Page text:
In communities all over the country, parents are choosing to opt their children out of Common Core testing. In schools from coast to coast, April has become “testing season,” the time of the year when students in grades K-12 sit for standardized tests in math and English language arts. Because of initiatives like No Child Left Behind and Race to the Top, which is intended to measure and improve student performance, some students sit for up to nine to twelve hours of testing over the course of a few weeks.
Race to the Top
The Race to the Top program, which began in 2009, offers grants totaling billions of dollars to states that follow guidelines for education innovation. In order to qualify for the competitive grants, states must build “data systems that measure student growth and success, and inform teachers and principals about how they can improve instruction.” To gather the data necessary to meet this requirement, states have implemented standardized testing for all public school children.
- Parents believe students suffer unnecessary stress due to hours of testing.
- Teachers are forced to “teach to the test” which limits what students learn.
- Testing companies collect student data, and parents are concerned about what is done with that data.
- Testing is expensive and local school districts have to pay for the tests.
The Beginning of the Opt-Out Movement
Parent groups first tried addressing their state departments of education to share their concerns and ask that states back-off from such aggressive testing programs. In New York, according to anti-testing advocate, Bianca Tanis, instead of responding to parent concerns, Governor Andrew Cuomo “doubled down on the use of testing,” making them a part of teacher evaluations and extending them to more grades. Because they felt dismissed by lawmakers, parents began to organize their efforts more formally. Through social media, advertising, and public rallies, they began to spread the message that opting out was a parent’s choice and right.
Spreading the word about test refusal
Over the next year word of the opt-out movement, a parent-driven act of civil disobedience began to spread. On Little League diamonds and soccer fields, at PTA meetings and playgroups, on Facebook and in local coffee shops, moms and dads began to share their growing suspicions that kids were being over-tested and that all the testing didn’t seem to be helping anyone.
Local and national opt-out organizations emerged, such as United Opt-Out: The Movement to End Corporate Education Reform. United Opt Out provided parents with information about national opt-out actions and laws that mandate testing. An older organization, The National Center for Fair and Open Testing, posted sample letters parents could use to opt their children out of testing.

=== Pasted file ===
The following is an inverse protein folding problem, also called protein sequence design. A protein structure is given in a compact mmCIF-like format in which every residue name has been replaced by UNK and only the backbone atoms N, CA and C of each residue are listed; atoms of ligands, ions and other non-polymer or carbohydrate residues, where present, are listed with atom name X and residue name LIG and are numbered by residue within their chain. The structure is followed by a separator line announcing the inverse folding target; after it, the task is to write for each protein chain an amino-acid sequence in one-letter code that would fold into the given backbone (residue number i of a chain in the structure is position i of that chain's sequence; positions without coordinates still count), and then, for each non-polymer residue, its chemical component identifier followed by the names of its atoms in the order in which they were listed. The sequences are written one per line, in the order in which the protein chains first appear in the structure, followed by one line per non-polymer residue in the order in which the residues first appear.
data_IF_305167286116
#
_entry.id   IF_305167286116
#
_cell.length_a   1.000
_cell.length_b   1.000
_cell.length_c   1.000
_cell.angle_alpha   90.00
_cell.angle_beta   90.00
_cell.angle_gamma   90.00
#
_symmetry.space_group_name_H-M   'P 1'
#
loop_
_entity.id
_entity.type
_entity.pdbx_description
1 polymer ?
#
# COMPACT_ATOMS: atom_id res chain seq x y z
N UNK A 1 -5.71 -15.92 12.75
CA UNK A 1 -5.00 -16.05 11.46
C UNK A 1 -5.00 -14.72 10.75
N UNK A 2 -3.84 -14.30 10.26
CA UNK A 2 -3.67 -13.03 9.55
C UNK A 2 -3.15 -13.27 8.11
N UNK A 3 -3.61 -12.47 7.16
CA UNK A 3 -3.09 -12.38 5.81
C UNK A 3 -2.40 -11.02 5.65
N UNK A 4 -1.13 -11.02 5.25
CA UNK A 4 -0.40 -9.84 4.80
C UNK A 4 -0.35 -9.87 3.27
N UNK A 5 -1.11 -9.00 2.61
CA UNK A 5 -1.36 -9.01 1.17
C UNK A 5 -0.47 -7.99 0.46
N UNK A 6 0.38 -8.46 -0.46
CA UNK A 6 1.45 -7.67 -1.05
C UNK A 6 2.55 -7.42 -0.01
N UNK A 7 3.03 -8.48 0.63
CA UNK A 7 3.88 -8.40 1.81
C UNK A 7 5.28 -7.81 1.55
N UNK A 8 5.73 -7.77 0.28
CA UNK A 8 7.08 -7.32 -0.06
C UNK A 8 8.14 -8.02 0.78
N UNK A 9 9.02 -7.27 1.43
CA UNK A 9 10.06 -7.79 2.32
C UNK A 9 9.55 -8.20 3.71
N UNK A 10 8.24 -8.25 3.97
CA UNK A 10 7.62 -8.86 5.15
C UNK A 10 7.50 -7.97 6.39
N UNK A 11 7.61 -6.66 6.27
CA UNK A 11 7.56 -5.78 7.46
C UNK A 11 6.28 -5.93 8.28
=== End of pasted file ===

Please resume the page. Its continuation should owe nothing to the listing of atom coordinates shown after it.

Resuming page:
Wide-spread Test Refusal
On Long Island, NY, a middle-class suburban area east of New York City that has been called the “epicenter of anti-testing,” more than half of all public school students opted out of the tests. In some individual schools, the numbers were much higher. For example, in Sayville, NY, only 25% of children in grades 3-8 took the state math test. In Rocky Point, NY, another Long Island community, 80% of students sat out the April tests. Some administrators in New York fully supported the opt-out movement, and one school district’s board of education even considered passing a resolution to refuse the tests district-wide.
This video from CBS New York reports on students who have opted out of taking standardized tests.
The movement was not limited to New York. In Indiana, a school superintendent recommended that parents homeschool their children during testing days and opt-out of the exams. In Seattle, an entire class of eleventh graders in one high school refused to take standardized tests, and in the city’s other high schools, hundreds of other students followed suit. In 2015, the movement became nationwide.
Faced with strong opposition, state lawmakers reacted. Some state leaders encouraged parents to reconsider and downplayed what parents considered the negative aspects of the tests. For example, back in New York, Governor Cuomo tried to placate those who opposed the test by saying, “What I don’t think has been adequately communicated is, we passed a law that stops the use of the grades on the test for the student. So the grades are meaningless to the student.” Rather than reassure doubtful parents, Cuomo’s reassurance that the hours of testing ultimately meant nothing motivated even more actions, and in May of 2015, residents all over New York voted for anti-testing candidates for local boards of education.